Tuesday, October 30, 2012

Mischief Night Fun

One of the rituals of growing up in South Philly was participating in the fun of Mischief Night.  Just about every kid who hung out on the streets at some time or another took the time to make the lives of neighbors and strangers alike miserable on the night of October 30th.  We all looked forward to it, some talked more about this night that they did about Halloween. 

Come sundown, so many of us were out on the street and ready to pounce, armed with an arsenal of soap, shaving cream, and eggs.  If anyone used anything else, they didn't hang around with us.  I wouldn't doubt that some more-sinister characters took to using rocks or nails, or as they did in Camden or Detroit, use fire to create much more than mischief.  In those cities, the appropriate name for their actions was called Devil's Night.  During the worst years, these cities suffered terribly, losing many homes and other structures to the flames of arsonists.  But that's Camden and Detroit.  We were in South Philly, where no such things took place.

Some were so eager, they made shopping trips ahead of time so that they had everything they needed.  You could go into any supermarket and buy dozens of eggs at any age, no questions asked.  In later years, you could only purchase a dozen or two or they'd flag you at the checkout line.  No excuses that you were preparing ahead of time to dye eggs for the annual Easter Egg hunt.  You'd think shaving cream would raise the red flag, especially for the youngest of miscreants.  Not too many 12-year olds take a razor to their faces, but even as stores got more vigilant, that wasn't an issue. 

The police stepped up patrol from late afternoon on Mischief Night, making sure that they had a handle on things.  Or so they thought.  Anyone who had got caught one year found ways to prevent getting nailed the next time around.  One of the tactics cops used to foil egg throwers was pat them down, ensuring a mess in their pockets.  I remember a cop questioning me on where my eggs were, with me telling me I had none.  With a big grin, he said, "No eggs?  You don't have any on you right now?", and proceeded to smack my jacket and pants pockets.  His grin faded as he heard no crackling or felt anything as he slapped his hands down.  Little did he know that they were sitting in the alley just a few feet away, waiting to be lobbed at windows or cars.  Of course he circled the block and came back around.  When he was convinced we were just hanging around, he left us alone, and we set off on doing the things stupid kids do when they think it's cool to aggravate those around them.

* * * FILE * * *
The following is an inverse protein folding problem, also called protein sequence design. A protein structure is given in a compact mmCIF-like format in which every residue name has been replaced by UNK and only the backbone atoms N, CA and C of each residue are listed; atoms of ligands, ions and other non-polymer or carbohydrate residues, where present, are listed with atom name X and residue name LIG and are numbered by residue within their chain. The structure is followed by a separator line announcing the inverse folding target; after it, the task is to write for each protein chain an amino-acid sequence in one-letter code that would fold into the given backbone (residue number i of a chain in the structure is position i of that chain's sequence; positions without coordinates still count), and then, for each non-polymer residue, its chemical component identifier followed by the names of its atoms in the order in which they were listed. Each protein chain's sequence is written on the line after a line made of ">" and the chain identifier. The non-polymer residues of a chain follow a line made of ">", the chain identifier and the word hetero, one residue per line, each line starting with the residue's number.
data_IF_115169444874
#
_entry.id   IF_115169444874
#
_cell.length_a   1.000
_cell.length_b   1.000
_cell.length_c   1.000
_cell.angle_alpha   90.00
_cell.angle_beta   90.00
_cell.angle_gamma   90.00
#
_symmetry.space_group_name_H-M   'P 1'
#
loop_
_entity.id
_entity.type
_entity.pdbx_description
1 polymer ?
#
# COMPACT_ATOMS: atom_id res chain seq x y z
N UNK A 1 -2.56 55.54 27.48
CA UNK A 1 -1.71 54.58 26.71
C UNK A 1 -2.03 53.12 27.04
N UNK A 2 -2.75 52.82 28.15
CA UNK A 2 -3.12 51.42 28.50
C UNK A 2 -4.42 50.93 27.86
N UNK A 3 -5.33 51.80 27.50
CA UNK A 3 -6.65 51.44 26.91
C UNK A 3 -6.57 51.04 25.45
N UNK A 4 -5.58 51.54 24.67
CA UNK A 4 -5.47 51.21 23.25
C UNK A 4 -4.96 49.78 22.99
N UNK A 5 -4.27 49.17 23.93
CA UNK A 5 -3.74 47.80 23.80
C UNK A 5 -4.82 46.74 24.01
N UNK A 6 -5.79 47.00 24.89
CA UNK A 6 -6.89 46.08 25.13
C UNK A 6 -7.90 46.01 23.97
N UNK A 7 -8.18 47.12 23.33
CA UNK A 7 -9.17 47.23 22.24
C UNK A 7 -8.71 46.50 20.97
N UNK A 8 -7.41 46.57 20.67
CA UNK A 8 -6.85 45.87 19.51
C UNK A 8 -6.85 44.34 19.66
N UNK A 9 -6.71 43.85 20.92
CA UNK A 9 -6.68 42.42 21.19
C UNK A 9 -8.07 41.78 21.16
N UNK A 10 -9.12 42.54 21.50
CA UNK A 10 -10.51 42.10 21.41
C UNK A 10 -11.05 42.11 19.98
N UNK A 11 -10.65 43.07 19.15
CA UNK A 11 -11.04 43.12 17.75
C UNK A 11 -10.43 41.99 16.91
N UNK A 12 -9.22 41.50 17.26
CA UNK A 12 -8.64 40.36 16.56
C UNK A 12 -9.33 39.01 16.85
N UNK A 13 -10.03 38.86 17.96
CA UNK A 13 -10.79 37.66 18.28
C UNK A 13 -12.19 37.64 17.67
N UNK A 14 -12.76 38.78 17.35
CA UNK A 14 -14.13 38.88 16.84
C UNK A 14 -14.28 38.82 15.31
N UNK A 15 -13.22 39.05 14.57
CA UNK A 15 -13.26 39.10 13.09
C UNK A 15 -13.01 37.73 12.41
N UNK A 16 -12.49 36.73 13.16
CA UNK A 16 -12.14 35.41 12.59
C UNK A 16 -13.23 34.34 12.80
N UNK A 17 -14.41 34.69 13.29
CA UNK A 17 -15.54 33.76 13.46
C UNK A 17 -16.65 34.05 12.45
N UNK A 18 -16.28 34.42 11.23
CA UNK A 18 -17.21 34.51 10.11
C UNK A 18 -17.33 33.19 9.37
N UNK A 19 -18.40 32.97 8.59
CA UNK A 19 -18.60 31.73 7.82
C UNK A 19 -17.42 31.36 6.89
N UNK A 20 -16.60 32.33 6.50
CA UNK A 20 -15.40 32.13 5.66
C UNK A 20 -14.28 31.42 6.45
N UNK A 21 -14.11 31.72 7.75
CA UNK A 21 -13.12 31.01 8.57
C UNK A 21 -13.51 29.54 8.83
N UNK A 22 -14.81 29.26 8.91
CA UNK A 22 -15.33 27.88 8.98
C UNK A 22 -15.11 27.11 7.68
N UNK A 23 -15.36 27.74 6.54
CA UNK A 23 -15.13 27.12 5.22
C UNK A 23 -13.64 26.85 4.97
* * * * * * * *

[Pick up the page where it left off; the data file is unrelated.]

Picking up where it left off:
Not everyone just sat and took it.  Once in a while, you'd find someone who made you pay for your actions.  One of our neighbors, a man named Joe - we called him Chick, a shortened version of his last name - heard them coming.  A group of teens maybe 12 or 15 in all came running up Chadwick Street lobbing eggs at every window through the middle of the block, where Chick lived.  He sprung out the door just as the last few guys ran by and grabbed one of the last of them.  He told another neighbor to grab a ladder and had his wife grab a bucket and mop and other supplies and had the one unfortunate egg-thrower clean up every window that they egged.  That boy was literally crying his eyes out, but Chick told him he wasn't leaving until he was done.  A number of other neighbors stood with him, arms crossed, making sure he didn't bolt.  The rest of us stood around for a while and gawked as some of the men mocked "Where's your friends now?" or "Some friends you have, letting you clean up while they on and hit others."  I don't know what was worse for that boy, having to clean up alone, or having to hear the guys in school the next day rib him about being the slowpoke who couldn't get away.  We never got snagged, and no one ever saw us and told our parents of our mischief, at least not on these nights. 

It seems Mischief Night is just a memory now.  That's a good thing.  What seems fun as a kid is seen as foolish as you get older, especially if your property is marred by the nastiness.  I'd be angry if some idiot kid ran by and chucked an orb at my house, or scrawled with soap on my car window.  I think the supermarket crackdowns were the beginning of the end of mischief night.  The first few years, kids would buy well-ahead.  But you can't stack dozens of eggs in the fridge without arousing your parents' suspicions.  And you can't hide lots of cartons in your room without it being too cold in there.  What to do?  Well, not much.  So the tradition dies out.  A number of men would sit outside our church on this night to prevent damage, and we would see kids pass by with a look that said they were up to something.  Today, no one even thinks about it, it's a non-issue.  I suppose it wouldn't be wise for parents to tll their kids about their exploits, tempting them to take up the tradition, at least with just a dozen or two.  But for those of us who took part in the mischief, we had a lot of laughs, or at least it was funny at the time.  How those times have changed!